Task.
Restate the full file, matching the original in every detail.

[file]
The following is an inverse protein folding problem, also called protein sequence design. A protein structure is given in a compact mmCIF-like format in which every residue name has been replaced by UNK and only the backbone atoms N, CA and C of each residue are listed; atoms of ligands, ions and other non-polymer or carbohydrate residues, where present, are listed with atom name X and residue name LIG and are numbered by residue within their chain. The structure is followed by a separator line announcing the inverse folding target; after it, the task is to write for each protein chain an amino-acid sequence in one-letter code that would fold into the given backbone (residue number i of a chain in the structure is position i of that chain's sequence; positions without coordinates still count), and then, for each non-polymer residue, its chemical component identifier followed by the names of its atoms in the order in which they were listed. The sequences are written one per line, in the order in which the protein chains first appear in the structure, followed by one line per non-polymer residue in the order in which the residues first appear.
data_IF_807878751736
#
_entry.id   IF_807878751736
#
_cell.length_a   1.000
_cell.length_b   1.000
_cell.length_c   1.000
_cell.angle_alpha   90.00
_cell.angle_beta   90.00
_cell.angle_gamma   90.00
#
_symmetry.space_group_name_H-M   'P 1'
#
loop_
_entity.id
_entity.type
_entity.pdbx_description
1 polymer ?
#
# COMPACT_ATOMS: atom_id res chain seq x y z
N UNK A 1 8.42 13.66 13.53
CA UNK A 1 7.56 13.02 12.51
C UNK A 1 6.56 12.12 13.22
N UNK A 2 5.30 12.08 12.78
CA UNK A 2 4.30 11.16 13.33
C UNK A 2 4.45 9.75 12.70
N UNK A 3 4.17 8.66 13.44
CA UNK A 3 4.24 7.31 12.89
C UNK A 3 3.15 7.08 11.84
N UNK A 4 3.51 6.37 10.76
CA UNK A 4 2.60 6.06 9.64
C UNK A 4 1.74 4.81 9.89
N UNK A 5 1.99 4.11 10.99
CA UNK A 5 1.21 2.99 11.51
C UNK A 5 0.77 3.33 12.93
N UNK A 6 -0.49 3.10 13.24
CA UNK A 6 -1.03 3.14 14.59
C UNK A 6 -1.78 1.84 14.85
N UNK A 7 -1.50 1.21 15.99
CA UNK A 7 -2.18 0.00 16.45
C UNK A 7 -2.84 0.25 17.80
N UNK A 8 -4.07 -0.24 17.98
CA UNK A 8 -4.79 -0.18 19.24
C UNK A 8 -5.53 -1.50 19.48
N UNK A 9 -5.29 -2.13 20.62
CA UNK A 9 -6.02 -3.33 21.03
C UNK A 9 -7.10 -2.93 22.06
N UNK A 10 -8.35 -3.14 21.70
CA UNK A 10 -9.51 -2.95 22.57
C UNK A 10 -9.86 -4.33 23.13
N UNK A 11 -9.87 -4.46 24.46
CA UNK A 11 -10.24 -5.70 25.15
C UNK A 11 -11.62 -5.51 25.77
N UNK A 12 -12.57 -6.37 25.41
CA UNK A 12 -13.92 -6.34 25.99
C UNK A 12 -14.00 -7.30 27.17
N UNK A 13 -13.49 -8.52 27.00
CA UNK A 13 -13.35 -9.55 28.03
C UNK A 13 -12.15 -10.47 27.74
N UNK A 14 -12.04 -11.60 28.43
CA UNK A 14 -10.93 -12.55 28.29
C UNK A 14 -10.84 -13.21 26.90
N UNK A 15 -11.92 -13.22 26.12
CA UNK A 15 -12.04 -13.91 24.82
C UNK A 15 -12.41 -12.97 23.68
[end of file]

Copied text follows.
The following is an inverse protein folding problem, also called protein sequence design. A protein structure is given in a compact mmCIF-like format in which every residue name has been replaced by UNK and only the backbone atoms N, CA and C of each residue are listed; atoms of ligands, ions and other non-polymer or carbohydrate residues, where present, are listed with atom name X and residue name LIG and are numbered by residue within their chain. The structure is followed by a separator line announcing the inverse folding target; after it, the task is to write for each protein chain an amino-acid sequence in one-letter code that would fold into the given backbone (residue number i of a chain in the structure is position i of that chain's sequence; positions without coordinates still count), and then, for each non-polymer residue, its chemical component identifier followed by the names of its atoms in the order in which they were listed. The sequences are written one per line, in the order in which the protein chains first appear in the structure, followed by one line per non-polymer residue in the order in which the residues first appear.
data_IF_807878751736
#
_entry.id   IF_807878751736
#
_cell.length_a   1.000
_cell.length_b   1.000
_cell.length_c   1.000
_cell.angle_alpha   90.00
_cell.angle_beta   90.00
_cell.angle_gamma   90.00
#
_symmetry.space_group_name_H-M   'P 1'
#
loop_
_entity.id
_entity.type
_entity.pdbx_description
1 polymer ?
#
# COMPACT_ATOMS: atom_id res chain seq x y z
N UNK A 1 8.42 13.66 13.53
CA UNK A 1 7.56 13.02 12.51
C UNK A 1 6.56 12.12 13.22
N UNK A 2 5.30 12.08 12.78
CA UNK A 2 4.30 11.16 13.33
C UNK A 2 4.45 9.75 12.70
N UNK A 3 4.17 8.66 13.44
CA UNK A 3 4.24 7.31 12.89
C UNK A 3 3.15 7.08 11.84
N UNK A 4 3.51 6.37 10.76
CA UNK A 4 2.60 6.06 9.64
C UNK A 4 1.74 4.81 9.89
N UNK A 5 1.99 4.11 10.99
CA UNK A 5 1.21 2.99 11.51
C UNK A 5 0.77 3.33 12.93
N UNK A 6 -0.49 3.10 13.24
CA UNK A 6 -1.03 3.14 14.59
C UNK A 6 -1.78 1.84 14.85
N UNK A 7 -1.50 1.21 15.99
CA UNK A 7 -2.18 0.00 16.45
C UNK A 7 -2.84 0.25 17.80
N UNK A 8 -4.07 -0.24 17.98
CA UNK A 8 -4.79 -0.18 19.24
C UNK A 8 -5.53 -1.50 19.48
N UNK A 9 -5.29 -2.13 20.62
CA UNK A 9 -6.02 -3.33 21.03
C UNK A 9 -7.10 -2.93 22.06
N UNK A 10 -8.35 -3.14 21.70
CA UNK A 10 -9.51 -2.95 22.57
C UNK A 10 -9.86 -4.33 23.13
N UNK A 11 -9.87 -4.46 24.46
CA UNK A 11 -10.24 -5.70 25.15
C UNK A 11 -11.62 -5.51 25.77
N UNK A 12 -12.57 -6.37 25.41
CA UNK A 12 -13.92 -6.34 25.99
C UNK A 12 -14.00 -7.30 27.17
N UNK A 13 -13.49 -8.52 27.00
CA UNK A 13 -13.35 -9.55 28.03
C UNK A 13 -12.15 -10.47 27.74
N UNK A 14 -12.04 -11.60 28.43
CA UNK A 14 -10.93 -12.55 28.29
C UNK A 14 -10.84 -13.21 26.90
N UNK A 15 -11.92 -13.22 26.12
CA UNK A 15 -12.04 -13.91 24.82
C UNK A 15 -12.41 -12.97 23.68